Dark Deity

Review: Dark Deity

After having spent five hours last week with word and Axe LLC’s Dark Deity, I’m conflicted.

If you are looking for a Fire Emblem clone that is very clearly enamoured with the aforementioned game’s golden era on the Gameboy Advance, you are likely to love this game’s throwback to a time much simpler than this.

But that’s my sticking point: Dark Deity doesn’t really do anything new or revolutionary. And it feels at times a little too simplistic for this day and age in tactics games. If you are willing to drop $20 on that, great. But I can’t really recommend it to those looking for something aside from a pure nostalgia hit.

Imitation, flattery and very little in the way of explanation

Let’s start with what works, shall we? Dark Deity has done its homework to understand what makes those early entries into Fire Emblem so glorious. However, I would go as far as saying that there are ways it improves upon the formula, namely in the way of character customization.

While you’ll get characters with a base class, weapon outfit and a base stat output, the more you use them the more ability you’ll have to customize and shape in your own image.

There’s a job progression system where every ten levels up to level 30, you’ll automatically get a chance to reclass a character with attention paid to different stats and weapon types.


And while you can’t switch out weapons or armour, you can certainly use the progression systems available such as reclassing and a token-based weapon upgrade, to master both.

Herein lies a problem Dark Deity isn’t really all that approachable in explaining its mechanics. Like many a devoted fan translation of something preexisting, this game just kind of throws you right into the action and supposes that you have enough tactics game experience to have a clue what’s going on.


I can’t deny that it’s exciting to see where things will go right for you and where they go wrong, especially when the cost for them going wrong is a permanent stat decrease, which feels less fatal than Fire Emblem’s loss of a character forever, but quite punishing when the difficulty ramps up. And yet, it still would have been nice to get a few pointers and things to consider.

Dark Deity has issues

While I can’t deny that there are some really slick battle animations and lovingly-crafted character models, the game isn’t without its bugs.

I noticed a few occasions where characters would be locked out of moving on the board, requiring me to restart a map, which is annoying because there’s no in-battle save feature, so my progress disappeared.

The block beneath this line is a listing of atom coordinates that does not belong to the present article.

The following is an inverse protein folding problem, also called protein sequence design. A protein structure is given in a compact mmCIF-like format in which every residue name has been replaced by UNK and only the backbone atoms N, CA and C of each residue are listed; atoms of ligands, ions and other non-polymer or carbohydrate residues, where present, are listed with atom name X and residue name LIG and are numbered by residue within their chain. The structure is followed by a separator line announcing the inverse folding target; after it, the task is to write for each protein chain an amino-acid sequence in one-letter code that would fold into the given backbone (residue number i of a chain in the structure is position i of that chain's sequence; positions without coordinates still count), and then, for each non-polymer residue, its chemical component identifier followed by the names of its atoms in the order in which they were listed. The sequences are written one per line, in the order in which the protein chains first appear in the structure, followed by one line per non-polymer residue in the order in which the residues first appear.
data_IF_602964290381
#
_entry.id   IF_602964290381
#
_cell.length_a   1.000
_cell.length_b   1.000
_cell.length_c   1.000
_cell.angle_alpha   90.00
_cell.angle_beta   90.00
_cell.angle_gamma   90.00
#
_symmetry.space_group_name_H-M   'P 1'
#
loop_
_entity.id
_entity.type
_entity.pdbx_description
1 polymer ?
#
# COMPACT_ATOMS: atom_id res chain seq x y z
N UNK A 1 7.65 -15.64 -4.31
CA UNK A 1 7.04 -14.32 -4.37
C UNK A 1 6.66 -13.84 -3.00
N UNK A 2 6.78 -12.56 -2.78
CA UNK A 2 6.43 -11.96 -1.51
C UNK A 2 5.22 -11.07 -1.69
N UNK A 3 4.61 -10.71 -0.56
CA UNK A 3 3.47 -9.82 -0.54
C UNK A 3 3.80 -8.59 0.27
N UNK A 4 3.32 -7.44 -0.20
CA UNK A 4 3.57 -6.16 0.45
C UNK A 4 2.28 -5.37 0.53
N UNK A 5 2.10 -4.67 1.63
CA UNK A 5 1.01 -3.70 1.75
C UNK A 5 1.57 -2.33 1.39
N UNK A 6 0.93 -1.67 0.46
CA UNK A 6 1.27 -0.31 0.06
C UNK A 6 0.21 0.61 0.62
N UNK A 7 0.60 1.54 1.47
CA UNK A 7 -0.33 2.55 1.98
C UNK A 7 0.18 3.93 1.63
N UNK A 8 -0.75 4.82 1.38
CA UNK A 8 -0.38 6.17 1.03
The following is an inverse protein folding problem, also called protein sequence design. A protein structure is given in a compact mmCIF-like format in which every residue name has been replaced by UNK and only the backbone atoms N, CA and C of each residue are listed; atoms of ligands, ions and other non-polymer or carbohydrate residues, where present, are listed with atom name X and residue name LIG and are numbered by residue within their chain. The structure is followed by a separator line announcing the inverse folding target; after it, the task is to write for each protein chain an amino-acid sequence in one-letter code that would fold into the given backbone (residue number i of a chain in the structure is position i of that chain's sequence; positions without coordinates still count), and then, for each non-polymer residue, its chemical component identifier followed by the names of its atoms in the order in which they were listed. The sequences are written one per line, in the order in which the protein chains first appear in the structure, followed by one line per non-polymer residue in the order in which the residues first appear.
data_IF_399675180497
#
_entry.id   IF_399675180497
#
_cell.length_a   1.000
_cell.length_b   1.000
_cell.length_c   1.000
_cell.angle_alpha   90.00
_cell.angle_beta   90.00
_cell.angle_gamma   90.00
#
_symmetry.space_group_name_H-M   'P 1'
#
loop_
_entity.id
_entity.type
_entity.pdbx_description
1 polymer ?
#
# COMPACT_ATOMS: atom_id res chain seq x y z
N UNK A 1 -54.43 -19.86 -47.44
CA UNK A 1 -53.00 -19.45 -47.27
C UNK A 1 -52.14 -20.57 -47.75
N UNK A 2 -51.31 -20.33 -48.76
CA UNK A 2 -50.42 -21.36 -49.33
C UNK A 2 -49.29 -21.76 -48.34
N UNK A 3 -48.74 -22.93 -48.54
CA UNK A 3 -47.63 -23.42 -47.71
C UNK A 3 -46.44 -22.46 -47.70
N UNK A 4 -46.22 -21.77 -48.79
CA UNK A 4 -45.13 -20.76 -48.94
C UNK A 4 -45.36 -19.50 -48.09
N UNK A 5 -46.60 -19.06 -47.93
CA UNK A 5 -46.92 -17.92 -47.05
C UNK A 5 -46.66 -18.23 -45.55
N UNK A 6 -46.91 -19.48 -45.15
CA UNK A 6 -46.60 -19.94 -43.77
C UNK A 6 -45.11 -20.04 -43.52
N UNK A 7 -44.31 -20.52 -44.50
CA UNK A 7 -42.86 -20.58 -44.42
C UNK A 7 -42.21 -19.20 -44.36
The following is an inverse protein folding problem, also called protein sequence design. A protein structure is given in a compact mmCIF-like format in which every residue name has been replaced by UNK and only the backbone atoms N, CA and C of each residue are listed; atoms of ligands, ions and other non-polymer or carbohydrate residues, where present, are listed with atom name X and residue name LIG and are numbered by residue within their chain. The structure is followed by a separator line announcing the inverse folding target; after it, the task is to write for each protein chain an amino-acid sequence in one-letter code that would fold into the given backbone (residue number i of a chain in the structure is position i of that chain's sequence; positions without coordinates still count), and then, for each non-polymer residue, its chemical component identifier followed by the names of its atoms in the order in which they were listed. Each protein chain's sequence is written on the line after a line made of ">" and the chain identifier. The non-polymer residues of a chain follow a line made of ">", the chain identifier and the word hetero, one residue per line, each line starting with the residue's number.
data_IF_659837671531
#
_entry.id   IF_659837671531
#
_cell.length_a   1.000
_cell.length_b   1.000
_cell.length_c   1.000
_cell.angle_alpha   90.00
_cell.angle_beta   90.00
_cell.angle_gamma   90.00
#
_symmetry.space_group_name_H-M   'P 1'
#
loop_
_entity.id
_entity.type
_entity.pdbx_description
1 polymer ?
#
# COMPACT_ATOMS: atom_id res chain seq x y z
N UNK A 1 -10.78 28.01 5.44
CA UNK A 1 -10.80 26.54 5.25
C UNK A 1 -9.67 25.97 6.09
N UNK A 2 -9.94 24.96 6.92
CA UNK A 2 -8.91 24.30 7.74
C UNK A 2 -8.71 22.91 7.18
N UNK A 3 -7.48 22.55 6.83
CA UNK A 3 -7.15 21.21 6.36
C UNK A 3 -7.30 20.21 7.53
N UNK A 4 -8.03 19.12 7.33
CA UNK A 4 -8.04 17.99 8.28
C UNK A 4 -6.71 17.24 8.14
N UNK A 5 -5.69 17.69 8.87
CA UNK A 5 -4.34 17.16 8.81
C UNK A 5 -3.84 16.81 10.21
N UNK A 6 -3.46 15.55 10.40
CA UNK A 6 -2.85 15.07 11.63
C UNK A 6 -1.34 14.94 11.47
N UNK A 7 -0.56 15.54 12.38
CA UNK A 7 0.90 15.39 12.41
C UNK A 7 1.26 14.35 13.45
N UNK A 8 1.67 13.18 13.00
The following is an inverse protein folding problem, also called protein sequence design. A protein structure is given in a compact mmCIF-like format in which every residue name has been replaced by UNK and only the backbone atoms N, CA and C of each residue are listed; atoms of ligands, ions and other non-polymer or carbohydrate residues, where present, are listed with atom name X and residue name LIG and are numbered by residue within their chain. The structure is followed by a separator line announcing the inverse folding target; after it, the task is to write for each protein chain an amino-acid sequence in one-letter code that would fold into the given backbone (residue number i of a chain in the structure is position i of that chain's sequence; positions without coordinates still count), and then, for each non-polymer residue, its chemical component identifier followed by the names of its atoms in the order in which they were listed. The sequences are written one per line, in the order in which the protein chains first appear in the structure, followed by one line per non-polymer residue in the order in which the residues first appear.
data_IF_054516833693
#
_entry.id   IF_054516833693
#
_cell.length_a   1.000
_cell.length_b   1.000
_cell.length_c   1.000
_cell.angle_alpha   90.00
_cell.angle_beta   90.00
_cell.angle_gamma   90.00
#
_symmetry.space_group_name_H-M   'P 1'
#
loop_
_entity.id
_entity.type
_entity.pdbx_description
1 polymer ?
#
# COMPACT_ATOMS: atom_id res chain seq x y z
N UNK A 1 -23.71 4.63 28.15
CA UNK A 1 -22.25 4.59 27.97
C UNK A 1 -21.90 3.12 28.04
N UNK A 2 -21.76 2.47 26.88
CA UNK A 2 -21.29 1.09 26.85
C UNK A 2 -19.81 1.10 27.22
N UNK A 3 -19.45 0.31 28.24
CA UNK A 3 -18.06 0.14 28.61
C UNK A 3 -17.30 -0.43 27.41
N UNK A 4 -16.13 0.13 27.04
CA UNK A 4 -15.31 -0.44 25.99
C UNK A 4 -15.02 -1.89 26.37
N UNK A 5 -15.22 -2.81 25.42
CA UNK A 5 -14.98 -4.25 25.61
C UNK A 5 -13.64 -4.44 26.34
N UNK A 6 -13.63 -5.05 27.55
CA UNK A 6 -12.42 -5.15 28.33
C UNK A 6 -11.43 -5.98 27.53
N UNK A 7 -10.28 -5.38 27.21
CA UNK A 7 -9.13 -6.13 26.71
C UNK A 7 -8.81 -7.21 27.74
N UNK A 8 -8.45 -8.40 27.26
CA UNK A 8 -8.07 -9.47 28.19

While it isn’t a bug, loading times are also quite intense for a game with such a low amount of assets and visual fortitude. And while the token-based weapon system is quite intriguing in the various ways that it makes up for the lack of interchangeable weapons is great it was extremely buggy for me. Basically, each character has four different weapons that are balanced individually in order to prioritize attack, defence and critical hits. These tokens can be looted off fallen foes or bought with gold. Sadly, I found plenty of times that it would tell me I needed a different token even though I had the matching token type, or tokens would just disappear. 

In war, it’s the moments that matter

A point I’m really struggling with is in Dark Deity’s story. Like its muse, this game functions at least half to a third of its time as a visual novel. But where Fire Emblem has almost always successfully functioned as stories of wars and political plots in medieval realms populated by easily relatable characters who stand out.


The story here is you barebones video game/anime teens joining the adults in war fable. Two kingdoms are locked in a war for a decade as one king blames the other for his father’s death. With resources and troops running low, conscription becomes a reality. Literal children studying military arts to be used when they are older become a hot commodity. It’s the stuff of every young adult war anime you’ve ever seen. And while it can be done really well, it has to be told tightly, which is not in the case of Dark Deity.


Characters and plot point just sort of appearing with very little backstory or tie-in to the overall story. In fairness, you’ll learn a lot more about them through the tactics genre staple of having support conversations that humanize and entertain. Yet, they feel very surface level, with most characters feeling like embodiments of tropes and less like developed characters. I find it even more depressing that many of these characters share interesting little thoughts or emotions that prove to me that the developers really do know and love them, but they’ve made it hard for me to do the same.


I’m really torn on Dark Deity because I can tell that the crew behind it care deeply about what they’ve crafted. And those looking to revisit the early days of Fire Emblem seem also to care deeply about this game. But a combat system that’s frankly not that fresh paired with a story that misses its own marks of mastery while trying to shoehorn in way too many events, there’s just not enough here for me to justify the cost of entry.

[A copy of the game was provided by the publisher for review purposes.]

Reviewed on: PC